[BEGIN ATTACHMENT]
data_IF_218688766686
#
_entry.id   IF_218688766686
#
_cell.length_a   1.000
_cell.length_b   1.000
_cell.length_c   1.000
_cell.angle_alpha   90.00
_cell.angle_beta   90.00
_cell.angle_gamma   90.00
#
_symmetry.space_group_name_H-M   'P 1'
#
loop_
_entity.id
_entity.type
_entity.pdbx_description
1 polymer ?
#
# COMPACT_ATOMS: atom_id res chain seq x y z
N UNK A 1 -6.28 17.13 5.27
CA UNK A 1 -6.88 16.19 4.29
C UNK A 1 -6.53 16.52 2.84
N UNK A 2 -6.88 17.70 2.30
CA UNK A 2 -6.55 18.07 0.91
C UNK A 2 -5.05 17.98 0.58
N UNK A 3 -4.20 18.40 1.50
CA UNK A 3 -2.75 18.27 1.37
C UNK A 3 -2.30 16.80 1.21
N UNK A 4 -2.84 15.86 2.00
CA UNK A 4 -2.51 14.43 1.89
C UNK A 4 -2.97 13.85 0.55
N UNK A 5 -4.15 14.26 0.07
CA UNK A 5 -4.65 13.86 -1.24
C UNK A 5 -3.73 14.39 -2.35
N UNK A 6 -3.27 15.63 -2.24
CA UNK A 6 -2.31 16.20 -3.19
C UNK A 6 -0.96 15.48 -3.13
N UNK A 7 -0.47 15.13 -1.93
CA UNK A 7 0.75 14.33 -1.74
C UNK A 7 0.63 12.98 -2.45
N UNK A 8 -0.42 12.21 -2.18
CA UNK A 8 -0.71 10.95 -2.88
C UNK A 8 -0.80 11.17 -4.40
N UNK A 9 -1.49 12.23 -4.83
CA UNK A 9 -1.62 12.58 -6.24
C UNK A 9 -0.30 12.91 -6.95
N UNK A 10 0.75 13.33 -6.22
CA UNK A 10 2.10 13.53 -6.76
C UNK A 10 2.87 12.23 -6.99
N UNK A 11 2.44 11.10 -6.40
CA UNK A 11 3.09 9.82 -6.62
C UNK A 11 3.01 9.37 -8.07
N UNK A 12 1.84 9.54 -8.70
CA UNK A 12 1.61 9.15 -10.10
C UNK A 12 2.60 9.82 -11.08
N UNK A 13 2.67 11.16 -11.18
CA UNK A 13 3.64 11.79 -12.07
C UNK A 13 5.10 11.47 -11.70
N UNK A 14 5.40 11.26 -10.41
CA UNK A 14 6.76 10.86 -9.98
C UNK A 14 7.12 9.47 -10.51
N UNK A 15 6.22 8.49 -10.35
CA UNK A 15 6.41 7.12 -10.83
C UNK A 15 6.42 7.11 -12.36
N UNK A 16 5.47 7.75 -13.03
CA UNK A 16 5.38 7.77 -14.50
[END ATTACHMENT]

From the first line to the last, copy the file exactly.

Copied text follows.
data_IF_218688766686
#
_entry.id   IF_218688766686
#
_cell.length_a   1.000
_cell.length_b   1.000
_cell.length_c   1.000
_cell.angle_alpha   90.00
_cell.angle_beta   90.00
_cell.angle_gamma   90.00
#
_symmetry.space_group_name_H-M   'P 1'
#
loop_
_entity.id
_entity.type
_entity.pdbx_description
1 polymer ?
#
# COMPACT_ATOMS: atom_id res chain seq x y z
N UNK A 1 -6.28 17.13 5.27
CA UNK A 1 -6.88 16.19 4.29
C UNK A 1 -6.53 16.52 2.84
N UNK A 2 -6.88 17.70 2.30
CA UNK A 2 -6.55 18.07 0.91
C UNK A 2 -5.05 17.98 0.58
N UNK A 3 -4.20 18.40 1.50
CA UNK A 3 -2.75 18.27 1.37
C UNK A 3 -2.30 16.80 1.21
N UNK A 4 -2.84 15.86 2.00
CA UNK A 4 -2.51 14.43 1.89
C UNK A 4 -2.97 13.85 0.55
N UNK A 5 -4.15 14.26 0.07
CA UNK A 5 -4.65 13.86 -1.24
C UNK A 5 -3.73 14.39 -2.35
N UNK A 6 -3.27 15.63 -2.24
CA UNK A 6 -2.31 16.20 -3.19
C UNK A 6 -0.96 15.48 -3.13
N UNK A 7 -0.47 15.13 -1.93
CA UNK A 7 0.75 14.33 -1.74
C UNK A 7 0.63 12.98 -2.45
N UNK A 8 -0.42 12.21 -2.18
CA UNK A 8 -0.71 10.95 -2.88
C UNK A 8 -0.80 11.17 -4.40
N UNK A 9 -1.49 12.23 -4.83
CA UNK A 9 -1.62 12.58 -6.24
C UNK A 9 -0.30 12.91 -6.95
N UNK A 10 0.75 13.33 -6.22
CA UNK A 10 2.10 13.53 -6.76
C UNK A 10 2.87 12.23 -6.99
N UNK A 11 2.44 11.10 -6.40
CA UNK A 11 3.09 9.82 -6.62
C UNK A 11 3.01 9.37 -8.07
N UNK A 12 1.84 9.54 -8.70
CA UNK A 12 1.61 9.15 -10.10
C UNK A 12 2.60 9.82 -11.08
N UNK A 13 2.67 11.16 -11.18
CA UNK A 13 3.64 11.79 -12.07
C UNK A 13 5.10 11.47 -11.70
N UNK A 14 5.40 11.26 -10.41
CA UNK A 14 6.76 10.86 -9.98
C UNK A 14 7.12 9.47 -10.51
N UNK A 15 6.22 8.49 -10.35
CA UNK A 15 6.41 7.12 -10.83
C UNK A 15 6.42 7.11 -12.36
N UNK A 16 5.47 7.75 -13.03
CA UNK A 16 5.38 7.77 -14.50